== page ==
As long as the automation engineering company is approved to program name-brand software, I can trust them to integrate my automation system, right?
Not necessarily. Carefully vetting an automation integrator is as important as vetting candidates for an in-house position at your company. Successful candidates should be innovation savvy, knowledgeable about security risks, and willing to accommodate your unique professional needs.
These are the top 10 qualifications to look for when interviewing automation engineering companies. Consider this your “job description” and use it as a guide for finding talented vendors. If you want an automation integrator that cares about your project outcome as much as you do, these are the questions you should ask.
1) Does the project scope match integrator expertise areas?
This first one actually starts with you. To get an integrator that can meet your needs you first need a clear definition of those needs, usually a project scope. If you don’t know all the scope details yet, that’s okay. Start by simply outlining the major systems affected and what end result you are aiming for.
If you want help developing your project scope, you can always call an automation integrator who can step in as a consultant first. A good automation engineering company can help you outline the project and, if necessary, point you to specific experts in areas outside their normal jurisdiction.
2) Is the candidate willing to conform to your existing automation systems?
If you’re running a process plant (or a corporation with multiple plants) it’s critical to limit your search to automation engineering companies that are comfortable adapting to your existing style, documentation methods, preferred programming style, and nomenclature. It’s surprising how many companies refuse to do this.
Integrators who want to bulldoze you won’t work out in the long run – narrow your field of candidates here. While their proposed system may be highly functional on its own, its value is nullified if it won’t play well with your other systems. This makes the system hard to adopt, take ownership of, maintain and add onto later. You want an integrator that is friendly, flexible and experienced with a variety of systems.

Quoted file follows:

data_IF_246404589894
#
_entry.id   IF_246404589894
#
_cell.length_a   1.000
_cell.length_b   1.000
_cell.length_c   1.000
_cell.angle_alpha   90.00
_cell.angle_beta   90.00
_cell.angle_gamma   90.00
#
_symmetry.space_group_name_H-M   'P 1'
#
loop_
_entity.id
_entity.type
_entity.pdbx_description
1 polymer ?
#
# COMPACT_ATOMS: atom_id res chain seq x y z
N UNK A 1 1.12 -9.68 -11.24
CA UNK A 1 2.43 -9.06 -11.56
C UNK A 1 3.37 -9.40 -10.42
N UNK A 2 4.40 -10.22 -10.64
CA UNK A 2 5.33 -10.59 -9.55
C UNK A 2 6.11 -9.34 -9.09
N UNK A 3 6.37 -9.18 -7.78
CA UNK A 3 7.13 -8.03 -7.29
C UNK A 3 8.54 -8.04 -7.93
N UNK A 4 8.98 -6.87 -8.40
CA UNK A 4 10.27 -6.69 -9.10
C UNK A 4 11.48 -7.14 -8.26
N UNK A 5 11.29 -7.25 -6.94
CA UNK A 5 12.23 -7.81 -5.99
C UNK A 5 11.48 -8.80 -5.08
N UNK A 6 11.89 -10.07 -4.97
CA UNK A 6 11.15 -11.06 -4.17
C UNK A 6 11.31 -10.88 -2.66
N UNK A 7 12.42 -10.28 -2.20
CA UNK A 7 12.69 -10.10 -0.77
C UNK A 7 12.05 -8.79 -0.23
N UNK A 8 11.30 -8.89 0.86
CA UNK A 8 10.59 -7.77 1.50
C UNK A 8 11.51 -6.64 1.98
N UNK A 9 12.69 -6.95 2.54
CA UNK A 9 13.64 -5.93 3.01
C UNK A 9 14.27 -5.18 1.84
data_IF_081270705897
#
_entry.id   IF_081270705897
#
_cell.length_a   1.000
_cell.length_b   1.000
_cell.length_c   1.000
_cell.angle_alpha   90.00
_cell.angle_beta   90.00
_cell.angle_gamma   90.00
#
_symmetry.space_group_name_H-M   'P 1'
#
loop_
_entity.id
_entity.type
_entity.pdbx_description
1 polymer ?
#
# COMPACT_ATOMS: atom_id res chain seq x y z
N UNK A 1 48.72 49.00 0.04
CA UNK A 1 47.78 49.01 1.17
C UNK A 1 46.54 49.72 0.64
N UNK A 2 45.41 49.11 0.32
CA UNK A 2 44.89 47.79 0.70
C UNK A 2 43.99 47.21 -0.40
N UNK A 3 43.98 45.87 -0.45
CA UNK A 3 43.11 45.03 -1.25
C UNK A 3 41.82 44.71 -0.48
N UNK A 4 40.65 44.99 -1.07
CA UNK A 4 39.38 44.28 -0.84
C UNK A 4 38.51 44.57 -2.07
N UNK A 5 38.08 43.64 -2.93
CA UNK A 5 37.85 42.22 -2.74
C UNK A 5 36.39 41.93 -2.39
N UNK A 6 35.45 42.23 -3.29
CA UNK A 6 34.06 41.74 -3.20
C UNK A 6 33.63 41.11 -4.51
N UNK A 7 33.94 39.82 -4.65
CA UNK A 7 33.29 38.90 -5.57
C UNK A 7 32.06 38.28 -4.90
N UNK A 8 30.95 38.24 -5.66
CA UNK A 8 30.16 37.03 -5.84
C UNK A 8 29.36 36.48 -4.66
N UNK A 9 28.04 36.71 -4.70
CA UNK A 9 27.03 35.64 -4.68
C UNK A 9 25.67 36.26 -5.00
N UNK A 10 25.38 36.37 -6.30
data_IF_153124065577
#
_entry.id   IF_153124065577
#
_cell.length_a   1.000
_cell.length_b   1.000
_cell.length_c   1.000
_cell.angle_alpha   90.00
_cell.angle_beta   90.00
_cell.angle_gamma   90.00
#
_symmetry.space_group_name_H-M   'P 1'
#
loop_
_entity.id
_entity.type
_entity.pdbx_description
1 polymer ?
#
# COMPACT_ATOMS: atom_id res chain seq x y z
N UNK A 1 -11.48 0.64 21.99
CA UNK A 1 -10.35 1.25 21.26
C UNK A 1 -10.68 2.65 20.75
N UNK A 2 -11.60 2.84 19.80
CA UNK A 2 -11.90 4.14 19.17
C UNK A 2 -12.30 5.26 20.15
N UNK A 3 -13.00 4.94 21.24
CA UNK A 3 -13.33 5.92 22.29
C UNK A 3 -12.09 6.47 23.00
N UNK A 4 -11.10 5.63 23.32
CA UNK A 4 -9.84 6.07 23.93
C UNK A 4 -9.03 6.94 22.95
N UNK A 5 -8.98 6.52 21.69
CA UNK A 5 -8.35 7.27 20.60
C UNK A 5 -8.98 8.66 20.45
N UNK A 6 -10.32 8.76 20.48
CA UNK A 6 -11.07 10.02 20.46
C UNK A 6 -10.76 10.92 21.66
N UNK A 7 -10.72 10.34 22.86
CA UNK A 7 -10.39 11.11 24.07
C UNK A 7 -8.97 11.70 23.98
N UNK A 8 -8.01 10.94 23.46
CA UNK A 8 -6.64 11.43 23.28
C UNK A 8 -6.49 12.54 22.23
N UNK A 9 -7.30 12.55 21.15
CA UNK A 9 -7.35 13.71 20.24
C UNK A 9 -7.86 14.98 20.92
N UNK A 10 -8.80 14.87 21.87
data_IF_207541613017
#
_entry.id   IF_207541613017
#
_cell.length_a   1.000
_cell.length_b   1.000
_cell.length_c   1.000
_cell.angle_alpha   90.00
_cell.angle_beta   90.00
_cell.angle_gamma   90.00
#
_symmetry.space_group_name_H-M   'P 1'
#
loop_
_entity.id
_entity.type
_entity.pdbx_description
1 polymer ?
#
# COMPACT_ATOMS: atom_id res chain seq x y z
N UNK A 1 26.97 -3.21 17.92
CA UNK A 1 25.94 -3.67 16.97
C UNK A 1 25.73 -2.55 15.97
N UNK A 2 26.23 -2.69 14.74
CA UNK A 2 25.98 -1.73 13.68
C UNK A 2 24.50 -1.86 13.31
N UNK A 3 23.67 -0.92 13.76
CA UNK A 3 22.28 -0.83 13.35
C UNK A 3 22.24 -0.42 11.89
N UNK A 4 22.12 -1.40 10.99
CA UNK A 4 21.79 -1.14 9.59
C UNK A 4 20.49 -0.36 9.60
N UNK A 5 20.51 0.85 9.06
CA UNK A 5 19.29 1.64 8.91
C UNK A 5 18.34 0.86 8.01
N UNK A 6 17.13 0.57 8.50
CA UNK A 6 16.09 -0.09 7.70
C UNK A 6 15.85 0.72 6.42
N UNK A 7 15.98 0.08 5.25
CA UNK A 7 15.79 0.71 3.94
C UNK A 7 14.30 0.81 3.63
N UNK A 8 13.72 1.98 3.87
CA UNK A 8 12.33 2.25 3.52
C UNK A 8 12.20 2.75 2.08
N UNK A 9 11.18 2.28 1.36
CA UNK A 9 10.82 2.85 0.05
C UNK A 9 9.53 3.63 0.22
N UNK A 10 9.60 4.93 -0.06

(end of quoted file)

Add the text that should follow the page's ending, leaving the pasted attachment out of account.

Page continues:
3) How will the integrator test the system before delivering it to you?
What is the candidate’s process here? They should have a process in place for testing instrumentation before building it into the automation system to ensure nothing malfunctions for you, the customer. Have them explain to you how they can put themselves in your shoes. Can they fully simulate your process prior to installing it in your plant? What QA documentation do they provide?
4) Will the candidate train your team and support you after integrating the system?
After the system has been tested, installed and fully integrated – then what? Many automation companies will call it quits, leaving you high and dry or they will start charging by the hour for “out-of-spec” troubleshooting.
Top notch automation engineering companies will train your line operators before handing over the controls. New processes inherently lead to new questions, so you want an integrator who will stick with you until you’re comfortable running things on your own.
The best way to determine which kind of company you are talking to is by requesting references. Call those references and specifically ask about startup, checkout, and after installation support. Did everything go smoothly? If not, was the integrator there to support their clients or were they hard to reach and/or expensive to keep on-board? Kindly say goodbye to anyone who won’t support your project after installation or starts acting like an extortionist.
5) What is the candidate’s policy on selecting vendors for projects?
Be wary of integrators with exclusive vendor agreements. There isn’t one manufacturer that can meet the needs of every industrial automation project. Different scale projects require different scale solutions.